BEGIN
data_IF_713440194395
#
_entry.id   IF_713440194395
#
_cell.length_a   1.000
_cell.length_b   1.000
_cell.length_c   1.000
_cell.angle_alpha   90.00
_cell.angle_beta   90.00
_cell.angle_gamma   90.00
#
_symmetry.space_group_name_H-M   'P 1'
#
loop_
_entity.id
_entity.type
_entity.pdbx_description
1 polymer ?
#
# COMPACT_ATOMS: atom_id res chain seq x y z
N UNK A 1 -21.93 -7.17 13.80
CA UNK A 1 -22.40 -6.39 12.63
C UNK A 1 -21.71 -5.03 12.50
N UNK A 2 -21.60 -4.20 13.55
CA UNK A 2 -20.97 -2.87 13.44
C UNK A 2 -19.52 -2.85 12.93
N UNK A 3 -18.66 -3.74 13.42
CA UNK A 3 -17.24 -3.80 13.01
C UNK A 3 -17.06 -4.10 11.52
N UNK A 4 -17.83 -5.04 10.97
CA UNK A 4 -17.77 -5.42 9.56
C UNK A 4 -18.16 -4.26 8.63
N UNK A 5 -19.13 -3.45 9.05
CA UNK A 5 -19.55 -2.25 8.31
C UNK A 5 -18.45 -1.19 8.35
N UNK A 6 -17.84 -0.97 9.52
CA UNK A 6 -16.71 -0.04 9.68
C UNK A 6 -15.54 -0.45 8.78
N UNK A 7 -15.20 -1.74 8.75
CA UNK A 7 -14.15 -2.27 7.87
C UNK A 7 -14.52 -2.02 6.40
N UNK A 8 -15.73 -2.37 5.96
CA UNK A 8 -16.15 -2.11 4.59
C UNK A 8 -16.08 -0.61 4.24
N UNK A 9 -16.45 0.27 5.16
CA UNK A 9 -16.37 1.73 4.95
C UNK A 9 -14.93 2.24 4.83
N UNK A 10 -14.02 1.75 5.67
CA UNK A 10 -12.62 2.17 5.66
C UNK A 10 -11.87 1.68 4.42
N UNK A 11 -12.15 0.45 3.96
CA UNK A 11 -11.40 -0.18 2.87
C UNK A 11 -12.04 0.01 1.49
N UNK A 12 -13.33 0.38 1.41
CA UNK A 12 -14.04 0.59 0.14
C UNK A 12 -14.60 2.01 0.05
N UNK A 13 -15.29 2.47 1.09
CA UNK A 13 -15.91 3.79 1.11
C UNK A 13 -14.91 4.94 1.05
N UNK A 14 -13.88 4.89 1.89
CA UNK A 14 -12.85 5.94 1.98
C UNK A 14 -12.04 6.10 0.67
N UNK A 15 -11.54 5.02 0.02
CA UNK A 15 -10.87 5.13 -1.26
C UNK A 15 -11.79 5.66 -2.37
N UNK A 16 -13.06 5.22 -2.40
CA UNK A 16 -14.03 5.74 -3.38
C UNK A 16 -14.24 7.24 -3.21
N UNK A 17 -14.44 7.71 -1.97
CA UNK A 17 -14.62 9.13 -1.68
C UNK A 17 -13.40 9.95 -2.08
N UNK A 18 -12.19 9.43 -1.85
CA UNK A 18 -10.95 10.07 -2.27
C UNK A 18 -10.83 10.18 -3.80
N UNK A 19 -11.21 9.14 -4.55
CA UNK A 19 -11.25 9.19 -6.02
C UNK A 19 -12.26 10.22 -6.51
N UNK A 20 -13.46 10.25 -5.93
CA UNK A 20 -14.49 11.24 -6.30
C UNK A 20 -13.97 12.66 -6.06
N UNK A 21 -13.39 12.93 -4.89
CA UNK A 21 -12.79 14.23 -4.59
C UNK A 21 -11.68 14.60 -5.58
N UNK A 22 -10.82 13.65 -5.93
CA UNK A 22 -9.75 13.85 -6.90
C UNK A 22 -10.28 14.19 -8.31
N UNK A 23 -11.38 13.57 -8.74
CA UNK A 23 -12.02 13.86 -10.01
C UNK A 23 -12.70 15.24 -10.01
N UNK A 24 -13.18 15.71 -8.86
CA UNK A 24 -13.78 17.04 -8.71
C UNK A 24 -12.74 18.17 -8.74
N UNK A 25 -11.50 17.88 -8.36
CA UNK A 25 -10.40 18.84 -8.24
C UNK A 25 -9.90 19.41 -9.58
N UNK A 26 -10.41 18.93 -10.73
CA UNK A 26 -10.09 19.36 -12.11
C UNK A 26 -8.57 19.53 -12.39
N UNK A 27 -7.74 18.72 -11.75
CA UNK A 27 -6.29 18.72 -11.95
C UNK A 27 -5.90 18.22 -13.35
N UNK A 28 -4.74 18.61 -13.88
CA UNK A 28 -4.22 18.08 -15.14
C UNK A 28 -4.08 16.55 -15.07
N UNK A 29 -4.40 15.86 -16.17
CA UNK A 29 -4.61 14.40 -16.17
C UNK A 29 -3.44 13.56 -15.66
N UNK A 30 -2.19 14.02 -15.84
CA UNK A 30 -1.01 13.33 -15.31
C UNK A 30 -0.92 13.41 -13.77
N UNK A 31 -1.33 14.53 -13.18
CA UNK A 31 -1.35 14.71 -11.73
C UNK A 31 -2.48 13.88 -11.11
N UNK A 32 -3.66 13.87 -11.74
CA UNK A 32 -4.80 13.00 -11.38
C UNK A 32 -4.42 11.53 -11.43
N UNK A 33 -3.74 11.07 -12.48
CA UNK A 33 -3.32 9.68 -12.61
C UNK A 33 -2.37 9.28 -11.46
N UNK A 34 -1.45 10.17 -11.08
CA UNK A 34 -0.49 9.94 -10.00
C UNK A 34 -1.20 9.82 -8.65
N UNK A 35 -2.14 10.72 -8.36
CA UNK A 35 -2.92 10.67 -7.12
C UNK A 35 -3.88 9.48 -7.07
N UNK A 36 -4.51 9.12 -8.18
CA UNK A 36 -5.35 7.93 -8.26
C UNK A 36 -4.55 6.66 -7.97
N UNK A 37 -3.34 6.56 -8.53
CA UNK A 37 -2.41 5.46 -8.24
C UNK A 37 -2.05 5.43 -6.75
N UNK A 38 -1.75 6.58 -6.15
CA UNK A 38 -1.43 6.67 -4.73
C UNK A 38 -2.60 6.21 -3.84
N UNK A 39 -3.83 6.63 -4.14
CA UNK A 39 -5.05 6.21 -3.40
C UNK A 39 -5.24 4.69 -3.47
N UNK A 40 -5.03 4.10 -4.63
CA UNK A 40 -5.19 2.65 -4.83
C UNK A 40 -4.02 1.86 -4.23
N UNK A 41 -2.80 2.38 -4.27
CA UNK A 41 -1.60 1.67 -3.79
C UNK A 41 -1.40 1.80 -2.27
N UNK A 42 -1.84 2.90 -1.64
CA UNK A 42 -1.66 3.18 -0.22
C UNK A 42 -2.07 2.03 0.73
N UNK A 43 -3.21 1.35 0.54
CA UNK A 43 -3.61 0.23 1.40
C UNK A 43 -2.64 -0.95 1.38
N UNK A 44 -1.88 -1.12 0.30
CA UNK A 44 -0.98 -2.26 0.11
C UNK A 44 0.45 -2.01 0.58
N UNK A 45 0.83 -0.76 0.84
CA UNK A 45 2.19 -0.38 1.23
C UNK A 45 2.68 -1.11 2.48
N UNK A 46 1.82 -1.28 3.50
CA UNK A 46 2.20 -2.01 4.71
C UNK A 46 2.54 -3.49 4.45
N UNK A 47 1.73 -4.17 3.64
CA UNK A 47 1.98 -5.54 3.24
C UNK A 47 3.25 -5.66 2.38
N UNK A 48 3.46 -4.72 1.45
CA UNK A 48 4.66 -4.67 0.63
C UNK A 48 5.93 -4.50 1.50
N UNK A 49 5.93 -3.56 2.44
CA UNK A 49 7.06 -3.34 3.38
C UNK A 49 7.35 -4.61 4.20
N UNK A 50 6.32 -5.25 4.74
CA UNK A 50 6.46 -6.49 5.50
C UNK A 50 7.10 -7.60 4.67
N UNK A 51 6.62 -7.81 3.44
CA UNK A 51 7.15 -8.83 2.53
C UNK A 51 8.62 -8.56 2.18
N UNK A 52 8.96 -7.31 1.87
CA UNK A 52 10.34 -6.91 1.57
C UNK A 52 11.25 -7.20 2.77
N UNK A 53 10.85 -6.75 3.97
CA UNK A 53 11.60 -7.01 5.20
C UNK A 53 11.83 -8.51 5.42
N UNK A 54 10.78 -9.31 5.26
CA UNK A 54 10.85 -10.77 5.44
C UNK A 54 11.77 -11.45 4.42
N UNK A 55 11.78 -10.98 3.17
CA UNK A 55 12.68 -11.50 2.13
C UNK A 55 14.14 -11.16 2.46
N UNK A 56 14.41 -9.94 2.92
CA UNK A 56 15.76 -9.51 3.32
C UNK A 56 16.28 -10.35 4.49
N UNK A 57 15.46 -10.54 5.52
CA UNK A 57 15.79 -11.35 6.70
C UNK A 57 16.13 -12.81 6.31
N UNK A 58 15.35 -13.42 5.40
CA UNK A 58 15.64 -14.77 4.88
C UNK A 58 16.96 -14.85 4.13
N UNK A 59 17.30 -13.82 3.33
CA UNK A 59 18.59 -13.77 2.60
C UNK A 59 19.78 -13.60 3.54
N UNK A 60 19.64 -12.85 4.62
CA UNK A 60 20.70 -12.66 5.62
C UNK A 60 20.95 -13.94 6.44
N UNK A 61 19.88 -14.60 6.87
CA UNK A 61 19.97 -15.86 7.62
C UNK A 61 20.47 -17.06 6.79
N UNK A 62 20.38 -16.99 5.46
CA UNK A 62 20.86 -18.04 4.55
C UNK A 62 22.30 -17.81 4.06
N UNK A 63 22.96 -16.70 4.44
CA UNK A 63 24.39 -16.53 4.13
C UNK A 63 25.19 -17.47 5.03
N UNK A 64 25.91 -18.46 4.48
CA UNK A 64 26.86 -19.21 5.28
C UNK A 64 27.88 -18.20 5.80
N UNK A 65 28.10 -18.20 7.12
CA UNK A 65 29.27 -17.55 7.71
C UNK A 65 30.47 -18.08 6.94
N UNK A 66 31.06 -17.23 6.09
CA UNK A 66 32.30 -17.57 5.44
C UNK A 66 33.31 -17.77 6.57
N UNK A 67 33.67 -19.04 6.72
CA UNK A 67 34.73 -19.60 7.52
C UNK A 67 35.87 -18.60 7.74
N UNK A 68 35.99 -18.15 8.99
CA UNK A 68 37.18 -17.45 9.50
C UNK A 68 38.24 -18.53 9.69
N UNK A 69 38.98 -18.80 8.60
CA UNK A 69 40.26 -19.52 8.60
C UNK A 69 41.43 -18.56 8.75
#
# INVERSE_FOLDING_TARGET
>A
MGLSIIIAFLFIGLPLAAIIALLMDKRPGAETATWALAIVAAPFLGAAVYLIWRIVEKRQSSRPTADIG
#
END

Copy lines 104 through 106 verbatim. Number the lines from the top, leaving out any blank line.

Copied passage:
C UNK A 28 -4.08 16.55 -15.07
N UNK A 29 -4.40 15.86 -16.17
CA UNK A 29 -4.61 14.40 -16.17